Orlin Wagner, file, Associated Press
ST. LOUIS — Missouri Rep. Todd Akin apologized Monday for his televised comments that women's bodies are able to prevent pregnancies if they are victims of "a legitimate rape," but he refused to heed calls to abandon his bid for the Senate.
Appearing on former presidential candidate Mike Huckabee's radio show, Akin said rape is "never legitimate."
"It's an evil act. It's committed by violent predators," Akin said. "I used the wrong words the wrong way."
Calls for Akin's exit from the race grew Monday, with at least two Republican senators — Scott Brown of Massachusetts and Ron Johnson of Wisconsin — saying he should resign the party's nomination.
But Akin, who has served six terms, pledged to continue the race against Democratic incumbent Sen. Claire McCaskill.
"The good people of Missouri nominated me, and I'm not a quitter," he said. "And my belief is we're going to take this thing forward and by the grace of God, we're going to win this race."
During the primary campaign, Akin ran TV ads in which Huckabee praised him as "a courageous conservative" and "a Bible-based Christian" who "supports traditional marriage" and "defends the unborn."
Asked in an interview Sunday on KTVI-TV if he would support abortions for women who have been raped, Akin said: "It seems to me, first of all, from what I understand from doctors, that's really rare. If it's a legitimate rape, the female body has ways to try to shut that whole thing down."
Later Sunday, Akin released a statement saying that he "misspoke" during the interview, though the statement did not say specifically which points were in error.
"In reviewing my off-the-cuff remarks, it's clear that I misspoke in this interview, and it does not reflect the deep empathy I hold for the thousands of women who are raped and abused every year," Akin's statement said.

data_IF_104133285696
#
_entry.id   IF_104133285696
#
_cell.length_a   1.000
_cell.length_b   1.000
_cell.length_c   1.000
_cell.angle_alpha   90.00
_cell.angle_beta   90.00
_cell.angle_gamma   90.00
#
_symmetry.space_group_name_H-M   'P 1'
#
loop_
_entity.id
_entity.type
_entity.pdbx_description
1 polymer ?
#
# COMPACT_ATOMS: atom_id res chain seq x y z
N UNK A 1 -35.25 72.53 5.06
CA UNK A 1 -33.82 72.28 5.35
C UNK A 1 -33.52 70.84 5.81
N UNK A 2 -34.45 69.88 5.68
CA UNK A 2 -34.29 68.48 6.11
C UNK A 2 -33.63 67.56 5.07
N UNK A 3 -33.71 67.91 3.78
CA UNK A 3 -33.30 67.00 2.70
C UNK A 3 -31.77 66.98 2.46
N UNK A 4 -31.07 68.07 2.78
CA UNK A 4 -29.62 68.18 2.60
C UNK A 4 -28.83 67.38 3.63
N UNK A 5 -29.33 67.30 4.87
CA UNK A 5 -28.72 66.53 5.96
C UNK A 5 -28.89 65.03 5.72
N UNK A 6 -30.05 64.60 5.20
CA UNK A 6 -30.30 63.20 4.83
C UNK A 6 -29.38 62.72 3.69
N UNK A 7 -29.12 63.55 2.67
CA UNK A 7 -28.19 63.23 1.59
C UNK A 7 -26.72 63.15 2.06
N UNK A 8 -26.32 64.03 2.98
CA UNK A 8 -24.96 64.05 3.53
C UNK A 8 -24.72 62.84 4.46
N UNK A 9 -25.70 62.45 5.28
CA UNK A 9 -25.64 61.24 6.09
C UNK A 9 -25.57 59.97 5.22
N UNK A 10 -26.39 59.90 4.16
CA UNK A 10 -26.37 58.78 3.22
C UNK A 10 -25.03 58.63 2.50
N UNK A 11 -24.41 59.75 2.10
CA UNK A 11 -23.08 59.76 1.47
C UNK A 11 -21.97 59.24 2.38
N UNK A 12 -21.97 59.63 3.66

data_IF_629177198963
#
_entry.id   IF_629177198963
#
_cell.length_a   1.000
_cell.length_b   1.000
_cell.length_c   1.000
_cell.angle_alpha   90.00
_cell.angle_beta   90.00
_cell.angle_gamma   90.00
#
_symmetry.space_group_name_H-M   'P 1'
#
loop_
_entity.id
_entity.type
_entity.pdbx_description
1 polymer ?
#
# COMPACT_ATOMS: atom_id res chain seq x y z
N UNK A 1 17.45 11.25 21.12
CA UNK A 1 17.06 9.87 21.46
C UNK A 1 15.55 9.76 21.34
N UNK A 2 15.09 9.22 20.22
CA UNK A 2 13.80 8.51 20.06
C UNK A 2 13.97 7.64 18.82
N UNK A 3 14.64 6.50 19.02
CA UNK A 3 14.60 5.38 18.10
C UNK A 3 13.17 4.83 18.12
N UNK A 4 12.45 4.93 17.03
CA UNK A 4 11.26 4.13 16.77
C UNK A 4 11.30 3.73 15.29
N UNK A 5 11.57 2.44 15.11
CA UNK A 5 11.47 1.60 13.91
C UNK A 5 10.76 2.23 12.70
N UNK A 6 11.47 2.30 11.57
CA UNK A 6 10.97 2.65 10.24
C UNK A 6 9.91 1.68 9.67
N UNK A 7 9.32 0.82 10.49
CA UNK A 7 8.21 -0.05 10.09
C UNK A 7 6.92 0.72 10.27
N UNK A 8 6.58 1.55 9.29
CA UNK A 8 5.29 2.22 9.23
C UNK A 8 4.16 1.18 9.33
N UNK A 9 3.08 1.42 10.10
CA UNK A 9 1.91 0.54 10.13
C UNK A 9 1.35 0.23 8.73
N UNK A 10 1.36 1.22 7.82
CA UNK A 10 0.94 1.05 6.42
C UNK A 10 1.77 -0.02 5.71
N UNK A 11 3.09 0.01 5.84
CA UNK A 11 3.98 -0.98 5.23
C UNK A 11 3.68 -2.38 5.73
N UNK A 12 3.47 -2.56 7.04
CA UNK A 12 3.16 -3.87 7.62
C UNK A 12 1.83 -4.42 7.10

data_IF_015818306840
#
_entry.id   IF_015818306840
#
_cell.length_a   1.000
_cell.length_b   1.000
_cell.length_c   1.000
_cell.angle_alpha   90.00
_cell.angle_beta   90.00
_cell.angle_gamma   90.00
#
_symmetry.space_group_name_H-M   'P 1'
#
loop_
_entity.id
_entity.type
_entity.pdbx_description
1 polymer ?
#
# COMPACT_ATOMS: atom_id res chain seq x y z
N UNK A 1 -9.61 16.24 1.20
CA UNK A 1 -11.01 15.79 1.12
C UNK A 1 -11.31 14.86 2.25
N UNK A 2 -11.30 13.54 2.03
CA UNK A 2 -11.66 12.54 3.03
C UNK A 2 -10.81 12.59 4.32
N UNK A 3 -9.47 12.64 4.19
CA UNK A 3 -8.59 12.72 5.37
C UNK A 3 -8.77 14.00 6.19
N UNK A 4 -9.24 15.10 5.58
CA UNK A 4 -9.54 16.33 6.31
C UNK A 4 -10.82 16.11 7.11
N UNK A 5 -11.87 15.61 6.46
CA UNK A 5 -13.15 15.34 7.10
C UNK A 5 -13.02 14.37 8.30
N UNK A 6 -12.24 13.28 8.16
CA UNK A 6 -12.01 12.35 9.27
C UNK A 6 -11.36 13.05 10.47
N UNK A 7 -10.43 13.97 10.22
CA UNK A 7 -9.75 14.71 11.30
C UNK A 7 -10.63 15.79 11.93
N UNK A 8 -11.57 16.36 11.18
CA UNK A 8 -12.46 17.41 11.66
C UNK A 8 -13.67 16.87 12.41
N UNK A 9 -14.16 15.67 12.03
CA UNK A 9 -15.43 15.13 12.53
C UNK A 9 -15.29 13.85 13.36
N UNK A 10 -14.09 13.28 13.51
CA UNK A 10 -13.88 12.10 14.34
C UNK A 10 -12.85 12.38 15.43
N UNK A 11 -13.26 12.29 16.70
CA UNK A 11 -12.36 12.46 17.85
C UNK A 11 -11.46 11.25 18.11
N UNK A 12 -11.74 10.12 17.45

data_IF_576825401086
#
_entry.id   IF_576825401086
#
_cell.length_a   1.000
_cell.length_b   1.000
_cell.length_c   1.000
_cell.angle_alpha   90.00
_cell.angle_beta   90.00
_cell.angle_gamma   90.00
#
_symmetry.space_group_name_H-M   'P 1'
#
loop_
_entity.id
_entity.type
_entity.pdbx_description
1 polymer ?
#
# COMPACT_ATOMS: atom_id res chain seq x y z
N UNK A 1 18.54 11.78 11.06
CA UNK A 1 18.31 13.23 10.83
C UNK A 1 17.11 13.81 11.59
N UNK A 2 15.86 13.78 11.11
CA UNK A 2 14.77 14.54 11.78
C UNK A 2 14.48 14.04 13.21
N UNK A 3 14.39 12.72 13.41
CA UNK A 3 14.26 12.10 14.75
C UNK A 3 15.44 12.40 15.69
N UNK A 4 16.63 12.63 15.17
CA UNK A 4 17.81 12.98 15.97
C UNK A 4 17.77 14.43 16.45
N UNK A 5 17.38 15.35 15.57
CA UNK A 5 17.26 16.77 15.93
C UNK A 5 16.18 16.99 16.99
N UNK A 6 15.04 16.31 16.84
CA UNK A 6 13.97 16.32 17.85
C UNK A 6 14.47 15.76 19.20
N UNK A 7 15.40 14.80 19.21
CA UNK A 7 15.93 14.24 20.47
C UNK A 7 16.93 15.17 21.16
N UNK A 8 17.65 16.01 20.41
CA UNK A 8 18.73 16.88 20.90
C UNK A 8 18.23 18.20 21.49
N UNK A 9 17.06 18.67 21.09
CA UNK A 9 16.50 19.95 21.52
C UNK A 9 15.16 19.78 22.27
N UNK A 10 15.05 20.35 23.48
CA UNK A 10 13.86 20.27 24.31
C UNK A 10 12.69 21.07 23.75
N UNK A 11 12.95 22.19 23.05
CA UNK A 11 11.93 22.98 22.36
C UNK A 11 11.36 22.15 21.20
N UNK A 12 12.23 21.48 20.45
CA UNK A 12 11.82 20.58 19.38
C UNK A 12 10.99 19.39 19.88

Akin also said he believes "deeply in the protection of all life" and does "not believe that harming another innocent victim is the right course of action."
Brown, considered to be one of the most vulnerable Senate Republicans in the November election, said Akin's comments were "outrageous, inappropriate and wrong,"
"There is no place in our public discourse for this type of offensive thinking," said Brown, who is locked in a tight race with Elizabeth Warren.
Brown said Akin should apologize and resign the Senate nomination.
Johnson, a Wisconsin Republican, said in a tweet that Akin "should step aside today for the good of the nation."
Moments after Akin's apology, President Barack Obama said Akin's comments underscore why politicians — most of whom are men— should not make health decisions on behalf of women.
"Rape is rape" Obama said. And said the idea of distinguishing among types of rape "doesn't make sense to the American people and certainly doesn't make sense to me."
Akin's comments also brought a swift rebuke from the campaign of presumptive GOP presidential nominee Mitt Romney and his running mate, Rep. Paul Ryan of Wisconsin.
Romney and Ryan "disagree with Mr. Akin's statement, and a Romney-Ryan administration would not oppose abortion in instances of rape," Romney spokeswoman Amanda Henneberg said.
Romney went further in an interview with National Review Online, calling Akin's comments "insulting, inexcusable and frankly wrong."
"Like millions of other Americans, we found them to be offensive," Romney said.
In an emailed statement Sunday, McCaskill said it was "beyond comprehension that someone can be so ignorant about the emotional and physical trauma brought on by rape."
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